Workforce Education and Development celebrating 100th anniversary

Jim Carlson
October 07, 2020

UNIVERSITY PARK, Pa. — Workforce Education and Development (WFED) within the Department of Learning and Performance Systems (LPS) in Penn State’s College of Education is observing its diamond anniversary — 100 years — and its faculty would like to see the program shine for another hundred years.

“Not many programs can say that (100 years), but I think it’s just a very special time,” said Mark Threeton, professor in charge and associate professor of education (learning and performance systems). “I think the fact that we pre-date the College of Education is pretty monumental and I hope the powers that be can keep the program going above and beyond for the next hundred years.

“Anytime you can celebrate 100 years of anything, I think it’s so rare. I think it’s just really exciting … a lot of energy, a lot of positive things.”

'A noble mission'

WFED has met its charge of guiding and supporting its students, according to Wesley Donahue, professor of education and coordinator of workforce education. “We have a noble mission, for over 100 years we have been helping others achieve their goals,” he said.

Workforce educators teach students of all ages the skills necessary to succeed in technical fields and other areas that require definitive knowledge. Many students seeking a degree in workforce education and development have extensive career experience. Research shows that skills development and opportunity for professional and personal growth are important aspects of employee retention, especially among millennial workers.

LPS touts itself as “the most fun intellectual sandbox you’ll ever find to play in.” The WFED program promotes excellence, opportunity and leadership among professionals in its field, including professionals employed in secondary and postsecondary educational institutions, social services, employee organizations and private sector businesses. The program encompasses Career and Technical Education as well as Employee Training/Organization Development and Change.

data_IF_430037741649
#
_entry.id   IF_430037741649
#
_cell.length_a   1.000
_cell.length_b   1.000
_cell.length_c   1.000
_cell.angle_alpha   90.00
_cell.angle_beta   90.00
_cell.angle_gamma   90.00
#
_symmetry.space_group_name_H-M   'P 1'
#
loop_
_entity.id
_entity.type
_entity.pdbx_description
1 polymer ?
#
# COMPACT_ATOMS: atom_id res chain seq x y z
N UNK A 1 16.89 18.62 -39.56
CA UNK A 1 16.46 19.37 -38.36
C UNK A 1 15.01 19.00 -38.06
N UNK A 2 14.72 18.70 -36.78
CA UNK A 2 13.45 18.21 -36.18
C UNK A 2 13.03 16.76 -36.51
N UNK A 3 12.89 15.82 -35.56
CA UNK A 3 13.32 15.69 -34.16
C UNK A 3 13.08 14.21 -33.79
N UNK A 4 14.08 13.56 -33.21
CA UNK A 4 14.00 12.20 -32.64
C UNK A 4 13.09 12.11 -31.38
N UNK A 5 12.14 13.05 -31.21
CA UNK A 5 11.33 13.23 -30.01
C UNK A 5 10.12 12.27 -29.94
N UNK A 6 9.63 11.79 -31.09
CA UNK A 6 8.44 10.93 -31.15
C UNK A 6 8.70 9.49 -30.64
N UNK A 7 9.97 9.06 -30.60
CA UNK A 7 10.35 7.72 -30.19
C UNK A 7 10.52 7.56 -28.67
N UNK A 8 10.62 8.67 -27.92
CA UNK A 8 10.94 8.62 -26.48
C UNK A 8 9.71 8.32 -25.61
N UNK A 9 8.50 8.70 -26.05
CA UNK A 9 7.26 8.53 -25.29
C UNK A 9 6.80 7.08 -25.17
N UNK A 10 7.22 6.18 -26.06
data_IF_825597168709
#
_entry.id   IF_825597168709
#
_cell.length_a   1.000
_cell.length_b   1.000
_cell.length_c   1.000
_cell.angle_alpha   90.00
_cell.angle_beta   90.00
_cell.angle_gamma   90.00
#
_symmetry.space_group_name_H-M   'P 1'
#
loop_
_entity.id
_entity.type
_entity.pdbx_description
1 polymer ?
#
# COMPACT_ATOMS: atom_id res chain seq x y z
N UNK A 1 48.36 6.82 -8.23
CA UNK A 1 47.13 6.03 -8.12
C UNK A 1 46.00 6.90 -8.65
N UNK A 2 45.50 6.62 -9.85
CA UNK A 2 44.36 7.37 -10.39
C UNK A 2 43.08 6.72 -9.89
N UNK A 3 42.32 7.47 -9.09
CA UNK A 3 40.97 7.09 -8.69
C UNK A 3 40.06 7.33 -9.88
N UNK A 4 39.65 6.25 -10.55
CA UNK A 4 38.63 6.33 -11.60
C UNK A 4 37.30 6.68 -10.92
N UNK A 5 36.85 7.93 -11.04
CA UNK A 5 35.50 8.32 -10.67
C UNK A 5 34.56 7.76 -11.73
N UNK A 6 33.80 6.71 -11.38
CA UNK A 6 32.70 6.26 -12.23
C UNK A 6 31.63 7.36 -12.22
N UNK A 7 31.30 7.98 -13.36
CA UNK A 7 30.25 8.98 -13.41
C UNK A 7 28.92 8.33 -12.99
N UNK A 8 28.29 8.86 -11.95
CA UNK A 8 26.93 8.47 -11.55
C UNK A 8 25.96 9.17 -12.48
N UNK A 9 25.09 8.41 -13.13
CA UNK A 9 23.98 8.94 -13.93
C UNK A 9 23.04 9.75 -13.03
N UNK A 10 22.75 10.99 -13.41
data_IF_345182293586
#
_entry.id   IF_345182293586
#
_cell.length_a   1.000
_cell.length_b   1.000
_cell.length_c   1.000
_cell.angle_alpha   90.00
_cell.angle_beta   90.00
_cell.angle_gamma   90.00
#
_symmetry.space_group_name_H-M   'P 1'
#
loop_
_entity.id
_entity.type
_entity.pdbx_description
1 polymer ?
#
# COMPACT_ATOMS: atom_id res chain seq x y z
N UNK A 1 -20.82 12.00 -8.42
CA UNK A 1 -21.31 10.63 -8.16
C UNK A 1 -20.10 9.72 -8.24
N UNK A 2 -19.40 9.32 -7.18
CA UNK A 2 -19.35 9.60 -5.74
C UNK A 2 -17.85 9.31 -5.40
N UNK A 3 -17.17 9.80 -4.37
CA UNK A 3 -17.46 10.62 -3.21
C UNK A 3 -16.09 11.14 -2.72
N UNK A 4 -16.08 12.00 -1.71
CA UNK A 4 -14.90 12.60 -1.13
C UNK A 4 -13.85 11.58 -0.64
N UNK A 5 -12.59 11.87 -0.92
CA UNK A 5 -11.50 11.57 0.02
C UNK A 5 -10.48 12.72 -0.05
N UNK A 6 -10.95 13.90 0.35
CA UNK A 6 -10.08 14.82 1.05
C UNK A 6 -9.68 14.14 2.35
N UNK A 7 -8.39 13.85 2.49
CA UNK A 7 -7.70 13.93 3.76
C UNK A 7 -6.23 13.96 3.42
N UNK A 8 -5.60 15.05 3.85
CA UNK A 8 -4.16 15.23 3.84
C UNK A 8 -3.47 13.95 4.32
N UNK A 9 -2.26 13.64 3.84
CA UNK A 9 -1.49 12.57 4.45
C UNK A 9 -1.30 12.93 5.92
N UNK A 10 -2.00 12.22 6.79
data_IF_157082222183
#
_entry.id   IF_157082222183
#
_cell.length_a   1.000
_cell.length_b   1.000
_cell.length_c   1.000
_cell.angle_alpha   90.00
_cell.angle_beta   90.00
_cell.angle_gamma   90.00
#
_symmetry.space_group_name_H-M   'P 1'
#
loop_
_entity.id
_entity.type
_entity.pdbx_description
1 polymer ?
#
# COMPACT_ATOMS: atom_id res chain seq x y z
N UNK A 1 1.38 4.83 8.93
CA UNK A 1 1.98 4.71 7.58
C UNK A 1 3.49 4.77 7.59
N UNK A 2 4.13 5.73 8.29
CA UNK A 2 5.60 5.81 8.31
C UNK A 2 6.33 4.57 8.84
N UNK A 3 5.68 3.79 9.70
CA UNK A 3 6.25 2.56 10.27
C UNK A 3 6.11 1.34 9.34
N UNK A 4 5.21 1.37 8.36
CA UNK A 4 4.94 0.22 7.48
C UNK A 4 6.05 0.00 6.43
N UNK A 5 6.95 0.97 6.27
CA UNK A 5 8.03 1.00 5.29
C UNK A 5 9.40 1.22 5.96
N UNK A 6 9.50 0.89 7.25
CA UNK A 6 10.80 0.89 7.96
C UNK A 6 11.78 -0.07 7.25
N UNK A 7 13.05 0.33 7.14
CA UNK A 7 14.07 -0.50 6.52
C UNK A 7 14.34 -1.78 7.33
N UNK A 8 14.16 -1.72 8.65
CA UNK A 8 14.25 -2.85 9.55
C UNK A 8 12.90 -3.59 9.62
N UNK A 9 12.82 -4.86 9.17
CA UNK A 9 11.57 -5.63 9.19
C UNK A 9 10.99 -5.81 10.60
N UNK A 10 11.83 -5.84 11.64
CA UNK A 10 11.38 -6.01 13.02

Threeton said major achievements from within WFED include the introduction of the Professional Personnel Development Center, which provides preparation, online resources and in-service programming to prepare Pennsylvanians to meet professional standards as career and technical educators and administrators; the introduction of the Master of Professional Studies in Organization Development and Change program; and the United Brotherhood of Carpenters Alliance, which is a customized professional development outreach program within WFED and prepares alliance members to be professional technical trainers, education coordinators and organizational leaders.

William Rothwell, professor of education (workforce education and development), also cited the professional development center in career and technical education. “Offering education to vocational teachers to keep their skills up to date is an important accomplishment of our program,” he said.

“We have a statewide scope that's unlike many other academic programs at Penn State. Secondarily, we've also helped people achieve certification as career and technical teachers and administrators such as principals of Career and Technology Education Centers and in some places, superintendent.”

Learning across the lifespan

Rothwell, who has been at Penn State for 28 years, said WFED deals with learning across the lifespan.